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Solution: Maximum Frequency Stack

seanpgallivan profile image seanpgallivan ・4 min read

This is part of a series of Leetcode solution explanations (index). If you liked this solution or found it useful, please like this post and/or upvote my solution post on Leetcode's forums.


Leetcode Problem #895 (Hard): Maximum Frequency Stack


Description:


(Jump to: Solution Idea || Code: JavaScript | Python | Java | C++)

Implement FreqStack, a class which simulates the operation of a stack-like data structure.

FreqStack has two functions:

  • push(int x), which pushes an integer x onto the stack.
  • pop(), which removes and returns the most frequent element in the stack.
    • If there is a tie for most frequent element, the element closest to the top of the stack is removed and returned.

Examples:

Example 1:
Input: ["FreqStack","push","push","push","push",
"push","push","pop","pop","pop","pop"],
[[],[5],[7],[5],[7],[4],[5],[],[],[],[]]
Output: [null,null,null,null,null,null,null,5,7,5,4]
Explanation: After making six .push operations, the stack
is [5,7,5,7,4,5] from bottom to top.

Then:

pop() -> returns 5, as 5 is the most frequent.
The stack becomes [5,7,5,7,4].

pop() -> returns 7, as 5 and 7 is the most
frequent, but 7 is closest to the top.
The stack becomes [5,7,5,4].

pop() -> returns 5.
The stack becomes [5,7,4].

pop() -> returns 4.
The stack becomes [5,7].

Constraints:

  • Calls to FreqStack.push(int x) will be such that 0 <= x <= 10^9.
  • It is guaranteed that FreqStack.pop() won't be called if the stack has zero elements.
  • The total number of FreqStack.push calls will not exceed 10000 in a single test case.
  • The total number of FreqStack.pop calls will not exceed 10000 in a single test case.
  • The total number of FreqStack.push and FreqStack.pop calls will not exceed 150000 across all test cases.

Idea:


(Jump to: Problem Description || Code: JavaScript | Python | Java | C++)

There are many ways to solve this problem, but the description gives us two clues as to the most efficient way to do so. First, any time the word "frequency" is used, we're most likely going to need to make a frequency map. Second, they use the word "stack" in the title, so we should look at the possibility of a stack solution.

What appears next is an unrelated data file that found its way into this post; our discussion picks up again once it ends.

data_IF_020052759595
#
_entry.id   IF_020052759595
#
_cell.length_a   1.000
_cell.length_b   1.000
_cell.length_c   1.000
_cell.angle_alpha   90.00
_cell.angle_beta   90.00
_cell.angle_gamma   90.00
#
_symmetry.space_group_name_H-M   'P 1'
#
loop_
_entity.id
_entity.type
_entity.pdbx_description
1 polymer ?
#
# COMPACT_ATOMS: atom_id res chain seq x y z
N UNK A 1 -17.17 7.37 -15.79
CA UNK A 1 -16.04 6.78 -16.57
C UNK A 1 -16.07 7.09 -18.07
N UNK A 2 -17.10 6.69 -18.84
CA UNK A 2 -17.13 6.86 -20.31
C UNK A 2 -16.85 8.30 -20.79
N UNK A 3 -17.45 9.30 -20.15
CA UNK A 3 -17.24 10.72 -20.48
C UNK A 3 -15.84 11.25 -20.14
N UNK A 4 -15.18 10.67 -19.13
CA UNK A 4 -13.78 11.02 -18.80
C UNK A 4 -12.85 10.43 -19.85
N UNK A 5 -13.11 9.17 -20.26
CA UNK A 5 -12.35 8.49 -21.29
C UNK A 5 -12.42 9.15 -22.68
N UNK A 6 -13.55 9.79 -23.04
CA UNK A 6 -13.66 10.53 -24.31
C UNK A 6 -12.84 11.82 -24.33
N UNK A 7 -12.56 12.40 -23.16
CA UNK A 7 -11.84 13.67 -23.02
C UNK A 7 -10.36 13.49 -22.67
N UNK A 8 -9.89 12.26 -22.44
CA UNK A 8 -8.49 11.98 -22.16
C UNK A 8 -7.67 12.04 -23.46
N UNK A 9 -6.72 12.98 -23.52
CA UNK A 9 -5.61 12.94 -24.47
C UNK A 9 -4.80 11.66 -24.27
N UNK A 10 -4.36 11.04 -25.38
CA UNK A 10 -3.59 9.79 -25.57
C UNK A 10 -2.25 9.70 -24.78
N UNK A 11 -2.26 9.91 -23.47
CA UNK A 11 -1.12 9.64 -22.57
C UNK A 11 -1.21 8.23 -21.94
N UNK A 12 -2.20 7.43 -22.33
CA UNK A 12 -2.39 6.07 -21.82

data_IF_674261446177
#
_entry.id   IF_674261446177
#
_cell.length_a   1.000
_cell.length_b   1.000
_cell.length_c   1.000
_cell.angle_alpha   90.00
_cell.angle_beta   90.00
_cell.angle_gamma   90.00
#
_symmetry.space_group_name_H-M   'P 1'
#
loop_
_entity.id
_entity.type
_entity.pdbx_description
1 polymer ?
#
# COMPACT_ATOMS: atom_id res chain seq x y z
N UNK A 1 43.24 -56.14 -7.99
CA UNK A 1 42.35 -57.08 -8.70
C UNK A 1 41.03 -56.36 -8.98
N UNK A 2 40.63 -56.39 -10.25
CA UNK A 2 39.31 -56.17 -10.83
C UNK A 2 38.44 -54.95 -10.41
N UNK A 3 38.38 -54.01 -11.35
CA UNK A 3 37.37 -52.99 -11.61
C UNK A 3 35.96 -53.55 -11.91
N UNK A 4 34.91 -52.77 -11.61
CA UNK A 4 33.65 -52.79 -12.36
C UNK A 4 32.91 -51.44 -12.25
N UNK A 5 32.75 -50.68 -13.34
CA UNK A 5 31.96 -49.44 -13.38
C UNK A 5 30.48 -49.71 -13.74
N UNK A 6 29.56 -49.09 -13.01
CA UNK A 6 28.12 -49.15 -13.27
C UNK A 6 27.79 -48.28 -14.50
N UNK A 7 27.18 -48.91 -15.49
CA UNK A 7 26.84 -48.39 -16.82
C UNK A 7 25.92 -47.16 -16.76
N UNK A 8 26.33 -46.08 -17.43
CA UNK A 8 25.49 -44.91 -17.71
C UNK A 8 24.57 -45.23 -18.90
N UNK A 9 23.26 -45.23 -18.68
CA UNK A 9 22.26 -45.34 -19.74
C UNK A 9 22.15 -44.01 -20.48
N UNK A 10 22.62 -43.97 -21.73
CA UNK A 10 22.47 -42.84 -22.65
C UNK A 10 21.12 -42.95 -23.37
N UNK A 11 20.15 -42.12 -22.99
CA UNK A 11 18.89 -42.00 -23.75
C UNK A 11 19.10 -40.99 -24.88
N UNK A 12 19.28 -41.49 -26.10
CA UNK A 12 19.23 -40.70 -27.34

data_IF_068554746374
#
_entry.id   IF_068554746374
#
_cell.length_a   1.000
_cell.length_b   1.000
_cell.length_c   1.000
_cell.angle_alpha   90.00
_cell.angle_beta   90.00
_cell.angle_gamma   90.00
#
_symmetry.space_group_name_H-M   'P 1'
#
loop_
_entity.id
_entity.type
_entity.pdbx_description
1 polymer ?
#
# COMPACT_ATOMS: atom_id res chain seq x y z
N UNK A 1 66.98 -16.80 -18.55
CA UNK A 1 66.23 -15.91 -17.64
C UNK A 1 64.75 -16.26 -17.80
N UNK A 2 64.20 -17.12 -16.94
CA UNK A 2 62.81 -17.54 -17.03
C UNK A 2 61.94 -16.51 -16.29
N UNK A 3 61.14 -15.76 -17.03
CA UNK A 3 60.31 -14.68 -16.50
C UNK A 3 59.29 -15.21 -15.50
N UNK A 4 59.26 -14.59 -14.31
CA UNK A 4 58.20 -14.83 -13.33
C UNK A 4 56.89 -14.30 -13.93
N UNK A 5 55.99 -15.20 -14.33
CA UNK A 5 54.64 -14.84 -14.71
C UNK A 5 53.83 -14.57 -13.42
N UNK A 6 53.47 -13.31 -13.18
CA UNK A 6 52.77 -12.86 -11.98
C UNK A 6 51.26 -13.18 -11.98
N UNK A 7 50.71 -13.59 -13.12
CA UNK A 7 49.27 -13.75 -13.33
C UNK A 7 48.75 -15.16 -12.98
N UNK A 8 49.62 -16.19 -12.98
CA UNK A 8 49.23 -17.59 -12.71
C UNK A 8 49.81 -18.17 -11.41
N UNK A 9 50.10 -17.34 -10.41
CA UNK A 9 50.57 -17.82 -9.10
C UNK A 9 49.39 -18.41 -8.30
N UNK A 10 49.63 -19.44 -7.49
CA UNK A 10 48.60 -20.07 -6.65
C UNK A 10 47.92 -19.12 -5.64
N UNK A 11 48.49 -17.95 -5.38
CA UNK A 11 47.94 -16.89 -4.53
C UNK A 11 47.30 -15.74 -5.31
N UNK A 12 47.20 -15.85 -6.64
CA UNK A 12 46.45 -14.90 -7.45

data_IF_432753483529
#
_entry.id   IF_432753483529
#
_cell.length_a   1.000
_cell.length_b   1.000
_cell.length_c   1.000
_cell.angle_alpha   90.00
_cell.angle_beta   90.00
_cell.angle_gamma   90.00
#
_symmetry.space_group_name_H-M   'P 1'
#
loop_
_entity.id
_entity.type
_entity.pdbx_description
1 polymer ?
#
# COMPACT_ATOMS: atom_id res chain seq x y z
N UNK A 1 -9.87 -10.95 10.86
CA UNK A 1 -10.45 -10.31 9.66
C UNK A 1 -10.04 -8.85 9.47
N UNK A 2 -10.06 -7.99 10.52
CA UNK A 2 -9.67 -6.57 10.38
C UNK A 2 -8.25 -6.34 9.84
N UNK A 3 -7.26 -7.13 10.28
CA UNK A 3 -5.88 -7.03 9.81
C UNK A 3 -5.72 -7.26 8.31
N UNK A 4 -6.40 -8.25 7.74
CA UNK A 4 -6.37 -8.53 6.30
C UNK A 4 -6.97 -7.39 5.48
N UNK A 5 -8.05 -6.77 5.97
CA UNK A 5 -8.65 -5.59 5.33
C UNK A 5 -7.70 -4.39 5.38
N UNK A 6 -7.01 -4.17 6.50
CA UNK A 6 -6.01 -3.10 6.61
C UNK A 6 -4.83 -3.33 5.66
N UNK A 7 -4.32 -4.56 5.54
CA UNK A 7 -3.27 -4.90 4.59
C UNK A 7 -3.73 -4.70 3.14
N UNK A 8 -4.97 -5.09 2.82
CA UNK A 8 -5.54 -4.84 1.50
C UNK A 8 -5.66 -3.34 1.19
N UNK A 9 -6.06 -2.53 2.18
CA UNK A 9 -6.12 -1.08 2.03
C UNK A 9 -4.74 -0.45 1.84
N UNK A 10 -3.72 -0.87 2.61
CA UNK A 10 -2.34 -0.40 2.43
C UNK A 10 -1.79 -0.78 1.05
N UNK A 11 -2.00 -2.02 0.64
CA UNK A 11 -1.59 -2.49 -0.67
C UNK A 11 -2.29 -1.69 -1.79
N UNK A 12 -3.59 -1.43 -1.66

In this instance, we should consider a 2D stack, with frequency on one side and input order on the other. This stack will hold each individual instance of a value (x) pushed separately by what the frequency was at the time of insertion.

Frequency will work here because it starts at 1 and will increment from there. If we remember to pop off unused frequencies, then the top of the frequency dimension of our stack (stack[stack.length-1]) will always represent the most frequent element, while the top of the input order dimension will represent the most recently seen value.

Our frequency map (fmap) will be used to keep track of the current frequencies of seen elements, so we know where to enter new ones into our stack.


Implementation:

Since our frequencies are 1-indexed and the stack is 0-indexed, we have to insert a dummy 0-index for all languages except Javascript, which lets you directly access even undefined array elements by index.


Javascript Code:


(Jump to: Problem Description || Solution Idea)

class FreqStack  {
    constructor() {
        this.fmap = new Map()
        this.stack = []
    }

    push(x) {
        let freq = (this.fmap.get(x) || 0) + 1
        this.fmap.set(x, freq)
        if (!this.stack[freq]) this.stack[freq] = [x]
        else this.stack[freq].push(x)
    }

    pop() {
        let top = this.stack[this.stack.length-1], x = top.pop()
        if (!top.length) this.stack.pop()
        this.fmap.set(x, this.fmap.get(x) - 1)
        return x
    }
};
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Python Code:


(Jump to: Problem Description || Solution Idea)

class FreqStack:
    def __init__(self):
        self.fmap = Counter()
        self.stack = [0]

    def push(self, x: int) -> None:
        self.fmap[x] += 1
        freq = self.fmap[x]
        if (freq == len(self.stack)): self.stack.append([x])
        else: self.stack[freq].append(x)

    def pop(self) -> int:
        top = self.stack[-1]
        x = top.pop()
        if (not top): self.stack.pop()
        self.fmap[x] -= 1
        return x
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Java Code:


(Jump to: Problem Description || Solution Idea)

class FreqStack {
    HashMap<Integer, Integer> fmap;
    List<Stack<Integer>> stack;

    public FreqStack() {
        fmap = new HashMap();
        stack = new ArrayList();
        stack.add(new Stack());
    }

    public void push(int x) {
        int freq = fmap.getOrDefault(x, 0) + 1;
        fmap.put(x, freq);
        if (freq == stack.size()) stack.add(new Stack());
        stack.get(freq).add(x);
    }

    public int pop() {
        Stack<Integer> top = stack.get(stack.size()-1);
        int x = top.pop();
        if (top.size() == 0) stack.remove(stack.size()-1);
        fmap.put(x, fmap.get(x) - 1);
        return x;
    }
}
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C++ Code:


(Jump to: Problem Description || Solution Idea)

class FreqStack {
public:
    unordered_map<int, int> fmap;
    vector<vector<int>> fstack = {{}};

    void push(int x) {
        int freq = fmap[x] + 1;
        fmap[x] = freq;
        if (freq == fstack.size()) fstack.push_back(vector<int>());
        fstack[freq].push_back(x);
    }

    int pop() {
        int x = fstack.back().back();
        fstack.back().pop_back();
        if (fstack.back().empty()) fstack.pop_back();
        fmap[x]--;
        return x;
    }
};
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